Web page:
OK K.O.! Let’s Play Heroes Review – How Licensed Games Should Be (PS4)
The last time I really paid attention to Cartoon Network was during the height of Regular Show, so I had zero connection to their 2017 hit OK K.O.! Let’s Be Heroes. However, I was excited to check out the video game adaptation since developer Capybara Games quickly became one of the most talented indie developers due to titles like Superbrothers: Sword & Sworcery EP and Super Time Force Ultra. Called Let’s Play Heroes, the game adaptation has players attempting to get the titular K.O., a young boy living in a world of heroes, to fulfill his dream and finally earn a hero rating of his own.
While I didn’t have any predisposed liking of the characters or world, I was immediately impressed with how much personality was shown early on. The opening cutscene shows K.O.’s plight, as he helps an old man only to be made fun of for lacking an actual hero card. The poor kid can’t get any respect despite trying his best to be like his many role models. I was also shocked with how gorgeous OK K.O. was, as Capybara has done a tremendous job of making sure that the game matches the aesthetic of the show. It’s a true visual treat, and the production as a whole is quite top-notch as all of the main character dialogue is fully voiced and humorously written.
Very early on a core gameplay loop is established: K.O. checks on his mother (who just happens to be the greatest hero in the plaza), goes to work at the local bodega, and then some mischief occurs that involves some evil robots from the corporation across the street (this type of really great anti-corporate messaging makes me think that the kids will be all right). Each individual day of the game is like a mini-episode of the television show, as they each tell a light-hearted story that highlights the various characters. The writing really gets to shine here, as I instantly dug the cast of characters. From helping the muscle-obsessed alien, Rad, set a new box lifting record to helping K.O.’s single mother reconnect with an old friend, the game winds up dealing with a ton of different scenarios.
Be a Hero
Most of the game is spent exploring the relatively peaceful Lakewood Plaza, but there are robotic enemies that will show up and get up to no good. Let’s Play Heroes then switches to a 2D action game that still has plenty of style despite not looking quite as good as the exploration sequences. The combat feels good, as K.O. can uppercut enemies into the air and unleash some sweet looking combos, but the overall moves are pretty limited. There’s some further nuance introduced later in the game (as K.O. can unleash a special attack that sees a giant magical fist coming from his body), but it’s still always on the simple side.
One nice thing is how the game’s adventure and combat mixes together, as players are rewarded for collecting in-game hero cards and becoming friends with the various residents. By doing good deeds, players are rewarded with abilities called Powie Zowies, which are special attacks that feature other heroes temporary joining the battle. There’s a good amount of variety here, and it was a lot of fun getting to experiment with the various cards. I eventually settled on using two that I really liked (Rad and K.O.’s mother), but the layer of customization is really appreciated.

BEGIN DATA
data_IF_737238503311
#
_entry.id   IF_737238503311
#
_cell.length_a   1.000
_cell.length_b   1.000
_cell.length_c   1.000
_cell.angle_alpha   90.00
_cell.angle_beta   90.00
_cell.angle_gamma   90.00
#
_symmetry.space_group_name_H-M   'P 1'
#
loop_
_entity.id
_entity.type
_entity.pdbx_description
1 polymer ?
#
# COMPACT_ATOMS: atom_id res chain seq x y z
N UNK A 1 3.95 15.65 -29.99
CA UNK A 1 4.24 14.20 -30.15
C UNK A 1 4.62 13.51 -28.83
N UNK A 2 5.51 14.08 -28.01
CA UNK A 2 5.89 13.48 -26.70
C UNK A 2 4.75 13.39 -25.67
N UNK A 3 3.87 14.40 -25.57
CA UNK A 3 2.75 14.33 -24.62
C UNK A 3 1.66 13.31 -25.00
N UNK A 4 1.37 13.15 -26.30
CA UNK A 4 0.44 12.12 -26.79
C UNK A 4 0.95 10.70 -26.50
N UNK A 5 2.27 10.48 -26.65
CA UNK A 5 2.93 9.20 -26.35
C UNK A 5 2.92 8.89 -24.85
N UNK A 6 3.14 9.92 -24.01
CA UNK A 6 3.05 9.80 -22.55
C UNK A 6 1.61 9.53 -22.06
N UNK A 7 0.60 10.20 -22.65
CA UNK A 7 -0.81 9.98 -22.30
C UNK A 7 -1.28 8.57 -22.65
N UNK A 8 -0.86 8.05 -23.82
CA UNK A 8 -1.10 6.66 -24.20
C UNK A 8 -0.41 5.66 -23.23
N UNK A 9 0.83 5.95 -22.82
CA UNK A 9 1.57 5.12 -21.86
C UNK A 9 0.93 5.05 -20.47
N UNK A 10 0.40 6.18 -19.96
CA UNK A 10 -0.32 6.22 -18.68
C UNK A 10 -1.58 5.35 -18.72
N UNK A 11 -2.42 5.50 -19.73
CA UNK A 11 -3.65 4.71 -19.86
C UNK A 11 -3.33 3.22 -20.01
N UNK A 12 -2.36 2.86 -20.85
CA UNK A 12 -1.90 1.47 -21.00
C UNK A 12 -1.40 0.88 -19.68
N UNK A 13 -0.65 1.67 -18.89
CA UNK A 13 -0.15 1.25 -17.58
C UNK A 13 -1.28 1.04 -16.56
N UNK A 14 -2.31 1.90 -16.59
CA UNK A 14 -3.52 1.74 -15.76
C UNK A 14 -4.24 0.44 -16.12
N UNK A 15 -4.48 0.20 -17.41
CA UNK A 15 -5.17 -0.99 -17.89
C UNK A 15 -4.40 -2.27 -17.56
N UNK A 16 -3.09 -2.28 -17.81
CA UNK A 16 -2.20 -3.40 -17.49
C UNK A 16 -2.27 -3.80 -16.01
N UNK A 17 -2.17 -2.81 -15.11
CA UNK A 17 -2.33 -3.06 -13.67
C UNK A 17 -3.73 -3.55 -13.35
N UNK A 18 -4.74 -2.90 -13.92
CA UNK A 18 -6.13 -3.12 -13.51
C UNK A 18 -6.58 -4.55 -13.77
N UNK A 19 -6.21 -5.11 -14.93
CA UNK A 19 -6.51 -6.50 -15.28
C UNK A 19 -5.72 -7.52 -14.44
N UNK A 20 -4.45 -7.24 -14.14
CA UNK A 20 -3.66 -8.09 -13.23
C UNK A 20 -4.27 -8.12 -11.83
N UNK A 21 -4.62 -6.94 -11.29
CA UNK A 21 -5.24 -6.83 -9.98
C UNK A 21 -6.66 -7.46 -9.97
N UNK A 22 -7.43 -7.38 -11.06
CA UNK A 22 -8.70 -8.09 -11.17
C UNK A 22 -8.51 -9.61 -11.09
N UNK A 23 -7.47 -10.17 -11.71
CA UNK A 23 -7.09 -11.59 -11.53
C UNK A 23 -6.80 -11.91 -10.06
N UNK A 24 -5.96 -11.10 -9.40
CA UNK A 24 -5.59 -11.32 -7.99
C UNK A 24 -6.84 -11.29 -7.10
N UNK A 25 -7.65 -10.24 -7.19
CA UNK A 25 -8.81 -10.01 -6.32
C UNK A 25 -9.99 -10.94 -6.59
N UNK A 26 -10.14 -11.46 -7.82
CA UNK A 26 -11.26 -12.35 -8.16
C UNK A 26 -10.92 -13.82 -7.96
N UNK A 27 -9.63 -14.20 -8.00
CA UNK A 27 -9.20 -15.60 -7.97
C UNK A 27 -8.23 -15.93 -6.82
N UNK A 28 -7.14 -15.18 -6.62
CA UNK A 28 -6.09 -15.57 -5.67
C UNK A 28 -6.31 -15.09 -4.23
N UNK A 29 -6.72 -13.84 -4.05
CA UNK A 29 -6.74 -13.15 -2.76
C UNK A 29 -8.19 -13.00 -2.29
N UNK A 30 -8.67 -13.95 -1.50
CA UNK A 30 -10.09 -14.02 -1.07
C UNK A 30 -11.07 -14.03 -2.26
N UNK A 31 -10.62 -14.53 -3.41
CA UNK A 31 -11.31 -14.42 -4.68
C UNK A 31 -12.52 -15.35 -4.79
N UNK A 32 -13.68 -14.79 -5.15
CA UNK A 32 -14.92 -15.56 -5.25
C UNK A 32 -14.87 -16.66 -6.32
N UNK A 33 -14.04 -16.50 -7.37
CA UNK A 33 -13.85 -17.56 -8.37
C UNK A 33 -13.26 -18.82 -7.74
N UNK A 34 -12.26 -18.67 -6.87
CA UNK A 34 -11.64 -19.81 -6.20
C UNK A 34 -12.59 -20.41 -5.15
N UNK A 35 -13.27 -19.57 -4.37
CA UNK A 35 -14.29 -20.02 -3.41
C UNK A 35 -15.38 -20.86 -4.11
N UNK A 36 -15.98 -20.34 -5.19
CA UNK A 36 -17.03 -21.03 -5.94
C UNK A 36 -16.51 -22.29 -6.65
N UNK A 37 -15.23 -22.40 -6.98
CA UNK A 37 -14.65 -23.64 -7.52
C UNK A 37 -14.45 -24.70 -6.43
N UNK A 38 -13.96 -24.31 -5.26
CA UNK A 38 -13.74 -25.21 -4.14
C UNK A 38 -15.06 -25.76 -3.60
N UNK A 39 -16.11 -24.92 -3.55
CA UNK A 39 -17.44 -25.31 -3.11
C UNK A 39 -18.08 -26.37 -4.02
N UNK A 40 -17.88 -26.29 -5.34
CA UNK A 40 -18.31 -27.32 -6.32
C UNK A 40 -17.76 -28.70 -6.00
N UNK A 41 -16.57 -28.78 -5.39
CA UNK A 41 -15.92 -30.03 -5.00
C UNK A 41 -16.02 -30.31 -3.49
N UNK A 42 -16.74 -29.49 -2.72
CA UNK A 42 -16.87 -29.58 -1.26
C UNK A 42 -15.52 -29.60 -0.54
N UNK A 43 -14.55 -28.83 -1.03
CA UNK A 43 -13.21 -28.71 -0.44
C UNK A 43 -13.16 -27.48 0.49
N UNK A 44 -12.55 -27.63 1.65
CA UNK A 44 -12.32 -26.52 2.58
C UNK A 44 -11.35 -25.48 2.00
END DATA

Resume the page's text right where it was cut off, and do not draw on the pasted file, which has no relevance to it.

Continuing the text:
While the combat itself is pretty simplistic, there are some entertainingly designed battles. In particular, the last couple boss fights of the game are a real highlight of the experience. They also highlight the semi-unforgiving nature of Let’s Play Heroes. I only died a few times during the game, but it’s far from a cakewalk despite being a game aimed at kids. Players will definitely have to keep on their toes throughout, as even the easiest of enemies can do some solid demo if handled sloppily.
Be True to Yourself
Repetitive combat exchanges mixed with a limited move-set can make Let’s Play Heroes feel like a bit of a slog at times. Thankfully, the quest design has enough variety between pure combat and adventuring around the plaza that it never gets overly monotonous. Still, a more nuanced combat system is definitely a must in a sequel, or at least more enemy types to force the player to act differently.
The best moments are just getting to explore the world of OK K.O.!, and the story really shines because of it. After completing Let’s Play Heroes, I came to really like the cast of heroes, and actually want to check out the television show since the game manages to get a really good message across in a pretty goofy manner. The story is all about self betterment, and being a better friend to those you cherish. Who can’t get behind that?
OK K.O.! Let’s Play Heroes won’t end up on many year-end lists, but it should go down as an important title. It’s one that shows that licensed kids cartoon adaptations don’t have to be mediocre, and that they can be filled with the same charm as the television shows that made them beloved in the first place. Let’s Play Heroes is a success because of how respectful it is towards its source material, and is one of the few licensed games that feel like a true extension of its world rather than a hollow recreation.
OK K.O.! Let’s Play Heroes review code provided by publisher. Version 1.04 reviewed on PlayStation 4 Pro. For more information on scoring, please read our Review Policy.